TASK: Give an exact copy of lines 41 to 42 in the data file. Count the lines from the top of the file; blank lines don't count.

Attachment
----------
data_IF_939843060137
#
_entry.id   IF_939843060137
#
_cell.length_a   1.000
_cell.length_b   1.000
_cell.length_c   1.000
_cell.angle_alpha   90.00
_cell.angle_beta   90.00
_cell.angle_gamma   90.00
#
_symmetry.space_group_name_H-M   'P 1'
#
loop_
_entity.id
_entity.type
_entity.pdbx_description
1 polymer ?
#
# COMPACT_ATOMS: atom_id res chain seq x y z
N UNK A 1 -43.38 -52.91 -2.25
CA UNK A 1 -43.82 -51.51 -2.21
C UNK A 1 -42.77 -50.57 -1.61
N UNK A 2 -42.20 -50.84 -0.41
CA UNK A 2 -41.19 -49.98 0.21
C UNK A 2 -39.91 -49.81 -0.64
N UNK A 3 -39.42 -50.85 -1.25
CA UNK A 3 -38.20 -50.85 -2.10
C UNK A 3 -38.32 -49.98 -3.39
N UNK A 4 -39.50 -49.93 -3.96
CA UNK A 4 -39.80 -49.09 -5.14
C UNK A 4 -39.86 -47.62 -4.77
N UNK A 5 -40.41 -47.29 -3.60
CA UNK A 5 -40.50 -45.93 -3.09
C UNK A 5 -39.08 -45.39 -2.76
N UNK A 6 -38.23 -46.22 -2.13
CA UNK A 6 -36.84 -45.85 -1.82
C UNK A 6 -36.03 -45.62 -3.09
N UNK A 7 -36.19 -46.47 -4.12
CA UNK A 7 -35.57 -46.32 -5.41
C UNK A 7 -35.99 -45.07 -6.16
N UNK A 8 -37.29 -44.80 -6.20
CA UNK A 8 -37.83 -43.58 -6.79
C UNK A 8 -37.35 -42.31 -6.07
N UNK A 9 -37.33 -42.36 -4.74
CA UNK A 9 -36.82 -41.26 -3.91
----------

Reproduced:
C UNK A 7 -35.99 -45.07 -6.16
N UNK A 8 -37.29 -44.80 -6.20